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July 25, 2012

Visiting The Vasa

When I decided to do a whirlwind trip to Stockholm (Sweden), it was imperative that I shouldn't leave the city without visiting the famous Vasa. The Vasa is a Swedish military ship that sank after sailing less than 2 kilometers into its maiden voyage on 10 August 1628. In the 1950's, it was salvaged and was housed in a temporary museum called Wasavarvet until 1987 and then moved to the Vasa Museum in Stockholm where it is presently located.

According to literature, "Vasa was built top-heavy and had insufficient ballast. Despite an obvious lack of stability in port, it was allowed to set sail and foundered only a few minutes after it first encountered a wind stronger than a breeze. The impulsive move to set sail was the result of a combination of factors: Swedish king Gustavus Adolphus, who was leading the army on the continent on the date of its maiden voyage, was impatient to see it join the Baltic fleet in the Thirty Years' War; at the same time, the king's subordinates lacked the political courage to discuss the ship's structural problems frankly or to have the maiden voyage postponed. An inquiry was organized by the Swedish privy council to find personal responsibility for the disaster, but in the end no one was punished for the fiasco."

Going to the Vasa, we had to take a taxi from the Old Town in Stockholm. After paying an entrance fee to the museum, we went inside and was greeted by this huge ship, the Vasa, largely intact and well preserved.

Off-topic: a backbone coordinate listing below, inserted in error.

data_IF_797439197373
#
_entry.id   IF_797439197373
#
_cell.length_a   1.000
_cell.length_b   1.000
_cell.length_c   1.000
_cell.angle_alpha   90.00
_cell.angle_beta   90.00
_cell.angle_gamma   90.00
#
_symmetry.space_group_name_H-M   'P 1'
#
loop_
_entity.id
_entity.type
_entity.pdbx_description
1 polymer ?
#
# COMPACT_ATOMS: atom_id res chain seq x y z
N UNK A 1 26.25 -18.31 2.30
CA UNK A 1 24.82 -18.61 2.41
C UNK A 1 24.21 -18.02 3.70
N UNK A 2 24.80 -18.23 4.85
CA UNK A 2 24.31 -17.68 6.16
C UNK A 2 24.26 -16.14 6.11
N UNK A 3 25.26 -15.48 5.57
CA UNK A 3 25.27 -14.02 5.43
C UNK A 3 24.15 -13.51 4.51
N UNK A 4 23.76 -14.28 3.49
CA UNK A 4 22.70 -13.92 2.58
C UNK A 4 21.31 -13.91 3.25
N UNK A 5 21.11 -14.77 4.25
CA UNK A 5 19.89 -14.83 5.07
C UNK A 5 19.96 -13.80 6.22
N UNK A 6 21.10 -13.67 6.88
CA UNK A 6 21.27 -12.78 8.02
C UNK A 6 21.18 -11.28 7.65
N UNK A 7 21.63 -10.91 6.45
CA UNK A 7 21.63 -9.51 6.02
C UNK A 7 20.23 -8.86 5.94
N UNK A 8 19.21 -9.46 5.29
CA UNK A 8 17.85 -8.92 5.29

It was beautiful. What was more beautiful were the information and history that it brought along with it. There are nine different exhibitions around the ship to tell about life on board the ship. The Vasa was armed with powerful guns and built with a high stern, which would act as a firing platform in boarding actions for some of the 300 soldiers it was supposed to carry. It was neither the largest ship ever built, nor the one carrying the greatest number of guns. What made it arguably the most powerful warship of the time was the combined weight of shot that could be fired from the cannon of one side: 588 pounds (267 kg). This was the largest concentration of artillery in a single warship at the time, and it was not until the 1630s that a ship with more firepower was built.

I was also amazed by how the re-constructed the ornamentation of the ship. As was the custom with warships at the time, Vasa was decorated with sculptures intended to glorify the authority, wisdom and martial prowess of the monarch and also to deride, taunt and intimidate the enemy. The sculptures made up a considerable part of the effort and cost of building the ship and even added considerably to its weight, thereby hampering its maneuverability. The symbolism used in decorating the ship was mostly based on the Renaissance idealization of Roman and Greek antiquity, which had been imported from Italy through German and Dutch artists. Imagery borrowed from Mediterranean antiquity dominates the motifs, but also include figures from the Old Testament and even a few from ancient Egypt.

More than just the ship itself, other historic objects that sank along with the ship are displayed in the museum. The Vasa is truly a sight to behold.

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